MONDAY, Nov. 11, 2003 (HealthDayNews) -- A newer, more expensive drug that blocks the action of a heart-threatening protein is almost as effective as an older class of medications in preventing problems for people who have had heart attacks, but combining the two seems to do more harm than good, a major study finds.
Both drugs act against angiotensin II, which causes the narrowing of blood vessels and raises blood pressure. The older class of drugs, available as lower-cost generic products, are called ACE inhibitors because they block the action of an enzyme that produces angiotensin II.
The newer drug, valsartan, available under the brand name Diovan, blocks the cell receptors on which angiotensin II acts. Both drugs are commonly prescribed after heart attacks.
A study of nearly 10,000 heart attack survivors finds that both drugs are equally effective in preventing adverse events in those patients, but that combined treatment increased the risk of adverse side effects without improving survival, says Dr. Marc A. Pfeffer, a professor of medicine at Harvard Medical School and leader of the study reported Nov. 10 at the American Heart Association's annual conference in Orlando, Fla.
In a two-year follow-up, the number of deaths among patients given the ACE inhibitor captopril was virtually identical to those given valsartan, Pfeffer reports. Overall survival in both groups and among patients who got combined therapy was better than 80 percent.
The incidence of side effects such as cough, taste disturbance and rash was higher among those given both drugs together, and people getting the combined treatment were more likely to stop taking the medications.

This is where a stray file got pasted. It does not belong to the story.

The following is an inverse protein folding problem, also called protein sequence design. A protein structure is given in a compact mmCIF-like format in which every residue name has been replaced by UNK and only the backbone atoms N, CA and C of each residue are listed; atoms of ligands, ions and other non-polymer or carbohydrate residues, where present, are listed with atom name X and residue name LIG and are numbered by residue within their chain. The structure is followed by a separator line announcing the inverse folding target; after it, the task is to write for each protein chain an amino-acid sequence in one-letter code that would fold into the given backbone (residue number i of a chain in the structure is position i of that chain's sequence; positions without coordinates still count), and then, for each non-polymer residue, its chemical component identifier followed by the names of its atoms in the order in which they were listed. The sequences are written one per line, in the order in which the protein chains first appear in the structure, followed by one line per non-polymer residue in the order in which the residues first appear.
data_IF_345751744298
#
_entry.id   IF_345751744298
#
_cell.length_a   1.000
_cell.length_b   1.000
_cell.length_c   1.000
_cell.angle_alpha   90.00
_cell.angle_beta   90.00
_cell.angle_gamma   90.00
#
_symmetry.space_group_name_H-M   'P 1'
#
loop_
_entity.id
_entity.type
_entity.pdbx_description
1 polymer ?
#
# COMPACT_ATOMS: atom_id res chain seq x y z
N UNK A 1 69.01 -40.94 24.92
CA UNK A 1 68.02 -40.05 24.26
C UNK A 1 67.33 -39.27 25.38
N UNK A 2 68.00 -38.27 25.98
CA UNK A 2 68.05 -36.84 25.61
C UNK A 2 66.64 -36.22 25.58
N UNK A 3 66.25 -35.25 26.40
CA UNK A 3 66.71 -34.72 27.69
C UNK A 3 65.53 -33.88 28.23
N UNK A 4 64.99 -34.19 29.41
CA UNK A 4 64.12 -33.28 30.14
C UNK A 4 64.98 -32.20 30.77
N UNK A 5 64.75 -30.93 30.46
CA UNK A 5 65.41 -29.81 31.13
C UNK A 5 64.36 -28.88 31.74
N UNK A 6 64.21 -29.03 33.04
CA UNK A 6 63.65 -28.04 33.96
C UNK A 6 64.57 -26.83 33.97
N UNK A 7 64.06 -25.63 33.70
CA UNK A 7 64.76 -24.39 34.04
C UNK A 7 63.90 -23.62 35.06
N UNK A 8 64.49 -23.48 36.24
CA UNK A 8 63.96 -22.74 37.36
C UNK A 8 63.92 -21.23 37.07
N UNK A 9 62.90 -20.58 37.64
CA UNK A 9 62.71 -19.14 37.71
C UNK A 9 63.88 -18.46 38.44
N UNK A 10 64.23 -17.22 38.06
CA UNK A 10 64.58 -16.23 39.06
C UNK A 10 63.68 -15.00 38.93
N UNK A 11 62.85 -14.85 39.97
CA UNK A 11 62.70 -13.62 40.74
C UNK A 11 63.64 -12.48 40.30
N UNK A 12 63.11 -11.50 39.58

A report of the results will appear in the Nov. 13 issue of the New England Journal of Medicine.
The good news of the study is that cardiologists can prescribe either drug with confidence, Pfeffer says. "Because both work, hopefully more patients will be getting these lifesaving benefits," he says.
"It's never been proven that using a receptor blocker gives all the benefits of an ACE inhibitor," he says. "This provides one more option in our armamentarium."
But cost is an issue that can influence treatment, says an accompanying editorial by Dr. Douglas L. Mann, a professor of medicine at Baylor College of Medicine.
Because valsartan costs from four to six times more than generic captopril, "ACE inhibitors remain the logical first-line therapy for high-risk patients after acute myocardial infarction [heart attack]," Mann writes.
But the trial does show that valsartan is "a safe and equally effective alternative" for patients who have problems with ACE inhibitor treatment, Mann writes. People with kidney problems, for instance, are usually kept away from these drugs.
That is a cheering finding, Pfeffer agrees, since therapy aimed at angiotensin II will continue indefinitely after a heart attack. "When you are on something for life, it's nice to know that you have an equally effective alternative," he says.
Pfeffer says he will give first consideration to ACE inhibitors for heart attack patients, but he declines to comment on the economics of the decision. "That's not my area," he says.